Heston’s Mission Impossible

ALASDAIR PAL: “To call Mission Impossible food porn would be an insult to porn”.

Alasdair Pal Heston Heston Blumenthal Heston's Mission Impossible iWatched


British food has a sinister new enemy. It’s popcorn, and Heston Blumenthal, the living Easter Island statue, absolutely hates the stuff.

“Dull, tasteless and overpriced”, is the great man’s verdict in this week’s Heston’s Mission Impossible (4od), set in High Wycombe Cineworld.

Heston has set himself a challenge: to rejuvenate the food in our Great British institutions. The trouble is that it’s quite difficult, so he ends up saying things like: “it looks like mission impossible”, “this week could be mission impossible”, and “this really is mission impossible”. At least, at the cinema, it isn’t a totally arbitrary catchphrase.

The big bald wizard, if you didn’t already know, made his name knocking up bacon and egg ice cream and snail porridge. So how on earth is good food ever going to work in a cinema?

“It’s a huge challenge”, admits founder Steve Weiner, having his own Ratner moment.

The trick, Heston tells us, is to recapture the essence of cinema, when he spent his Saturday mornings as a kid, watching whatever kids watched in the seventies. This sounds awfully familiar to In Search of Perfection, where he regaled us with tales of Friday evenings in his local takeaway, and ended up making fish and chips with a Sodastream and a litre of vodka. But that’s another story.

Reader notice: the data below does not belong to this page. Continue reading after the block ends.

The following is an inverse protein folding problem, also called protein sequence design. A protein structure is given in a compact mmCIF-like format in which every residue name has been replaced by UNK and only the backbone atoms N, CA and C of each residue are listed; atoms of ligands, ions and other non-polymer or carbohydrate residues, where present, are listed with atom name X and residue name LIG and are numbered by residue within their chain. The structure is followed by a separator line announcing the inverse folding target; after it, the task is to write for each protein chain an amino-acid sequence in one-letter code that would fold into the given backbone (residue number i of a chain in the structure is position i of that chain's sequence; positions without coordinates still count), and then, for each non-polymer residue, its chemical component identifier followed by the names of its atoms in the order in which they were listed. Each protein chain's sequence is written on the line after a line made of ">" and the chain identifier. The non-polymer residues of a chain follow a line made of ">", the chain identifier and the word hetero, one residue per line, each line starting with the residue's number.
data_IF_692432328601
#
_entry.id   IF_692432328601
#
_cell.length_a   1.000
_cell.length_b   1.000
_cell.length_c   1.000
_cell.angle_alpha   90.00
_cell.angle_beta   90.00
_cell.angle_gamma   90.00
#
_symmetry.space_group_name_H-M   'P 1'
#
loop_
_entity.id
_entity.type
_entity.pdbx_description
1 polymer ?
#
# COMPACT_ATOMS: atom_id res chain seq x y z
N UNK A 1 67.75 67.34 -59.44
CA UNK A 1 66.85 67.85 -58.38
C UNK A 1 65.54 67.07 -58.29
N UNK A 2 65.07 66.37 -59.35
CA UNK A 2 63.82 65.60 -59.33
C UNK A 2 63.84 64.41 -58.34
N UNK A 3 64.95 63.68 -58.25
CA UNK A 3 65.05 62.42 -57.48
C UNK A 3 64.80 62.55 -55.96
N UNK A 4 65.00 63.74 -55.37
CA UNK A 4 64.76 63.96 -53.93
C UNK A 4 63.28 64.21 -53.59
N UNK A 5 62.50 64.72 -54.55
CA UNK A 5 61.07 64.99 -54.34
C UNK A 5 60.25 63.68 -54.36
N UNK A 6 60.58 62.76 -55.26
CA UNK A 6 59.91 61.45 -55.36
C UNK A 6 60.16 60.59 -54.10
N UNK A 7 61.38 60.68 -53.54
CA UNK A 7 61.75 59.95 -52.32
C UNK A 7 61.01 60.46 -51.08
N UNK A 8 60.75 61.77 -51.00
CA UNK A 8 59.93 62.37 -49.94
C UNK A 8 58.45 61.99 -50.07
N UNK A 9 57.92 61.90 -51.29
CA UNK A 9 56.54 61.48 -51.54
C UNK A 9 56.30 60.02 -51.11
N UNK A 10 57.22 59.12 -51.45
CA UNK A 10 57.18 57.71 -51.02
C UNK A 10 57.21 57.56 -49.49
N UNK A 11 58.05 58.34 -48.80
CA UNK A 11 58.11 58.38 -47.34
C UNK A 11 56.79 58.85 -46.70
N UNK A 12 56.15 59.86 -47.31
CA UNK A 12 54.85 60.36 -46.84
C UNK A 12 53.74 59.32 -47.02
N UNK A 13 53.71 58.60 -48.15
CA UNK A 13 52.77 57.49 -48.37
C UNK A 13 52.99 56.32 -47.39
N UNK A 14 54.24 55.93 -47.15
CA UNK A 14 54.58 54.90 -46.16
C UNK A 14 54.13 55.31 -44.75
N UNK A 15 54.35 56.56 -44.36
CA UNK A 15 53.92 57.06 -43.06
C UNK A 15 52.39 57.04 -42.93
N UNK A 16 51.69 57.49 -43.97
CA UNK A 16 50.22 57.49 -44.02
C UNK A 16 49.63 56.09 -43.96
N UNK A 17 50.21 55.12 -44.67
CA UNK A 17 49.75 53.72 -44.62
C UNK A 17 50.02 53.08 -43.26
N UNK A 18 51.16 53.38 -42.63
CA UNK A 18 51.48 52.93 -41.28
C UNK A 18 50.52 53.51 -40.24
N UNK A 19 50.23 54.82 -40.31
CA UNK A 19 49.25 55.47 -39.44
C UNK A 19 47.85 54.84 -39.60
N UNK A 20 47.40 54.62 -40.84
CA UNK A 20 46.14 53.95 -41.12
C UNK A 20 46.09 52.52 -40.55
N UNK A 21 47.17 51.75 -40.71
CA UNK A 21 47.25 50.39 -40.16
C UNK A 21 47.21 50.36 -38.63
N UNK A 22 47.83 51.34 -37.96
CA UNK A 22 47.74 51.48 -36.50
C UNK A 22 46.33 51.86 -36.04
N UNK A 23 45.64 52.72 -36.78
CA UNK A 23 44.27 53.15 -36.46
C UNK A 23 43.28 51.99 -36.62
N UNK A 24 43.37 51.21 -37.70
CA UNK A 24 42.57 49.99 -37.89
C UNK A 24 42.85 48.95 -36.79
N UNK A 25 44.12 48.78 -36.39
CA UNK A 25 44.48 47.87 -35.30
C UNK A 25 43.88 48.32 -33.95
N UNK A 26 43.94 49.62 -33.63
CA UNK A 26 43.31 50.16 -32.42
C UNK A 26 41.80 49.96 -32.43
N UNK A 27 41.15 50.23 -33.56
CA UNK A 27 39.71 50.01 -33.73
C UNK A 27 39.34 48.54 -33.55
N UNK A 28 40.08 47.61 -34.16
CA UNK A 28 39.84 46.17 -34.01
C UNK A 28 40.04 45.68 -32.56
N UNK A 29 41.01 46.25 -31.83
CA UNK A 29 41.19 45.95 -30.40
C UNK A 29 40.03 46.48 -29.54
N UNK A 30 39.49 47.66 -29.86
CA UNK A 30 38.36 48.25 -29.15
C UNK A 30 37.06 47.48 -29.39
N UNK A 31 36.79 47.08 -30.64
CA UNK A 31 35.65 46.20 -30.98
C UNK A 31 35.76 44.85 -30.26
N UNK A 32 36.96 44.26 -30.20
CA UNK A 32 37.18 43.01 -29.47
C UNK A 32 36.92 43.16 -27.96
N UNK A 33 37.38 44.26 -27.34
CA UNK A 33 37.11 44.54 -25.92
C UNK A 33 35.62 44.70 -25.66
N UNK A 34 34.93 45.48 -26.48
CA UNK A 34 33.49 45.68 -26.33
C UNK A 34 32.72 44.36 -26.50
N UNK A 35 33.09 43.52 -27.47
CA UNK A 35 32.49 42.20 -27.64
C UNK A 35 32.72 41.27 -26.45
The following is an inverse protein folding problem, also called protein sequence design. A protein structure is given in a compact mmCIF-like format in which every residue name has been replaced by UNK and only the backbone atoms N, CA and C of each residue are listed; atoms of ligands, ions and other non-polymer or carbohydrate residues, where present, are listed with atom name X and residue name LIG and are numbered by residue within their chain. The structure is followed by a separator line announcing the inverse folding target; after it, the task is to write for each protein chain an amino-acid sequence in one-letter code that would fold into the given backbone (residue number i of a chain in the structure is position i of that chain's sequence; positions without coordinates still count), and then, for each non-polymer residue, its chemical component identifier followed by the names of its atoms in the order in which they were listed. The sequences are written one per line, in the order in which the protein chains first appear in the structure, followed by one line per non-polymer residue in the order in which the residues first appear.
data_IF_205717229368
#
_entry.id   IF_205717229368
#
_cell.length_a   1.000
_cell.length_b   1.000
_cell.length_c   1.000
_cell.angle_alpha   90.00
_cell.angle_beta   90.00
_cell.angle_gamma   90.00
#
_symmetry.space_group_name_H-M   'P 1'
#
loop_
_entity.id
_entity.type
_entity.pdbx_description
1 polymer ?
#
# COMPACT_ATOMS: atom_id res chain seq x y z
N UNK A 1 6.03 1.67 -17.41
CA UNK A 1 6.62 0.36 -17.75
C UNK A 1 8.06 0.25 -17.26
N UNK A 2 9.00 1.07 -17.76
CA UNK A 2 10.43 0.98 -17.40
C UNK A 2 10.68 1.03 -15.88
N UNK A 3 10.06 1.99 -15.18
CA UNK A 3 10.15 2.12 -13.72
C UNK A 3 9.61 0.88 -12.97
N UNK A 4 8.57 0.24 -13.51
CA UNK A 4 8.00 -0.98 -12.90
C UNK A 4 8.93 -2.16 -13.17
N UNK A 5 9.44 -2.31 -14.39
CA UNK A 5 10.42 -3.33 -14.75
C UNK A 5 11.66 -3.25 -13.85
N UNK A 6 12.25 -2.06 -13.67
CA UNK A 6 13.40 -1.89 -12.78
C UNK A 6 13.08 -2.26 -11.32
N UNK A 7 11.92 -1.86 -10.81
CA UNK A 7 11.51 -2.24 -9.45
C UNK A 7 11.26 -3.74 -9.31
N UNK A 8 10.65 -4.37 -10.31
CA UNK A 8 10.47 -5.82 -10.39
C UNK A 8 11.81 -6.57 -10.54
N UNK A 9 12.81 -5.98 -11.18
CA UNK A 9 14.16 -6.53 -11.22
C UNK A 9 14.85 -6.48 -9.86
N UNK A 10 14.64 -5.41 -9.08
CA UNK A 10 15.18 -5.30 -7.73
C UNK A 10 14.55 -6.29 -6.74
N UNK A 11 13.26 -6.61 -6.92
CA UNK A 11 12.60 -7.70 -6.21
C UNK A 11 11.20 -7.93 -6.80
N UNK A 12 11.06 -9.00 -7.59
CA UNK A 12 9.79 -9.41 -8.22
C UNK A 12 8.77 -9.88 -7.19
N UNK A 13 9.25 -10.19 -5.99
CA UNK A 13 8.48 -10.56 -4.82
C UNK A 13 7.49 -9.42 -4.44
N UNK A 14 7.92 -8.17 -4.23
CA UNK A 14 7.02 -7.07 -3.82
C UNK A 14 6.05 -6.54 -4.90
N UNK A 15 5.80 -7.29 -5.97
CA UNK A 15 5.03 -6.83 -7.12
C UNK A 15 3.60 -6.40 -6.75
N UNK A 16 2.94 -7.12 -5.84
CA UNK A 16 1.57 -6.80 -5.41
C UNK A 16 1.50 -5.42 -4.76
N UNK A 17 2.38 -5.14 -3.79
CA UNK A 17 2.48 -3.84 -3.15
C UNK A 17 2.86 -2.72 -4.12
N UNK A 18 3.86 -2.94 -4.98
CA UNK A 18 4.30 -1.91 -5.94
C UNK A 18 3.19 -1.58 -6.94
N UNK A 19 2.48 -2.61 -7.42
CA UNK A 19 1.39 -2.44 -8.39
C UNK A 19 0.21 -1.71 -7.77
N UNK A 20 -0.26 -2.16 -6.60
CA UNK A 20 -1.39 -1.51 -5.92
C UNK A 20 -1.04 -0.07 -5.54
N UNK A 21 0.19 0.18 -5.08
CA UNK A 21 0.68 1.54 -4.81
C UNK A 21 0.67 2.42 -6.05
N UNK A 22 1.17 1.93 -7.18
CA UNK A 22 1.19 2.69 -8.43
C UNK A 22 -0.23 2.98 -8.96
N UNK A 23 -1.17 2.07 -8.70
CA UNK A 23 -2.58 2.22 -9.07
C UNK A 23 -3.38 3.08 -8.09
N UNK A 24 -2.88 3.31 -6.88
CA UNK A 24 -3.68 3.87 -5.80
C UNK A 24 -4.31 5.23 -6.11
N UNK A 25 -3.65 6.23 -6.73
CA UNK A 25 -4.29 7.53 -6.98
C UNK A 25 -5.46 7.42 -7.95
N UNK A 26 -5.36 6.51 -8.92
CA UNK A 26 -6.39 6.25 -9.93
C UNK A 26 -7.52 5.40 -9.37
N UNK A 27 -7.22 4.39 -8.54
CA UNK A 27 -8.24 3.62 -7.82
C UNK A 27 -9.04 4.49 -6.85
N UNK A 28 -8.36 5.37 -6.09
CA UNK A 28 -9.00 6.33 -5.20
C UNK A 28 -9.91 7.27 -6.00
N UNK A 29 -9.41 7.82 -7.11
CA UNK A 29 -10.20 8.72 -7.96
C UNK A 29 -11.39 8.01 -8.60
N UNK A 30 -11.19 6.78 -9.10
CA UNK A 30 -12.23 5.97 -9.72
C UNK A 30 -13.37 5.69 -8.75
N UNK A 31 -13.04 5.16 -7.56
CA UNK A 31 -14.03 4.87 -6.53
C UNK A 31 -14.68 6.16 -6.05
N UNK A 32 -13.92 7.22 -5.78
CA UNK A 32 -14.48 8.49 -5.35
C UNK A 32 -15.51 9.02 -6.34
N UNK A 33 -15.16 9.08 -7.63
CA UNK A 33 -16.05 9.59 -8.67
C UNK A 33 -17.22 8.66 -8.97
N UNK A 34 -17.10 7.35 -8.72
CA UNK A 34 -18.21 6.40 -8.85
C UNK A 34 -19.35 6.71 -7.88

Along with assistants Stefan and Jocky (Scottish, since you ask), Heston scouts out the competition. During the film, Jocky pronounces his tray of nachos “fucking disgusting”, and they all have a good laugh.

Then it’s back to the lab to find out why people enjoy popcorn so much. After blowtorching a few kernals, immersing them in liquid nitrogen, and then pricking them with a needle, they decide it’s because popcorn, it turns out, is sweet and crunchy.

Clearly, the solution must be a radical one. And that solution, according to Blumenthal, is an “edible sperm shake”, served during the final orgy scene in Perfume. To call Mission Impossible food porn would be an insult to porn: it doesn’t go well.

“We need to beat popcorn at its own game”, he muses. This means popcorn ice cream, popcorn milkshake – and popcorn, obviously, in eight different flavours.

He premieres his creations at one of the chain’s central London cinemas, people smile, and the whole thing is painted as a success. But the clientele for opening night – cords, jackets, clipped vowels – aren’t exactly Cineworld’s core customers. They’re the sort of people who pay £160 for Blumenthal’s taster menu at the Fat Duck. To get anyone in High Wycombe to buy it, he had to board up the popcorn machine.

And that’s the problem with this whole enterprise – Jamie Oliver it ain’t. School dinners needed improvement, and Oliver was the passionate campaigner they needed. But Heston isn’t really sorting anything other than his own ego: people buy junk at the cinema because it’s a treat, and they like it.

It is, admittedly, interesting that popcorn costs less than the paper bag it is served in. But doesn’t he realise most people just smuggle in Skittles down the front of their trousers anyway?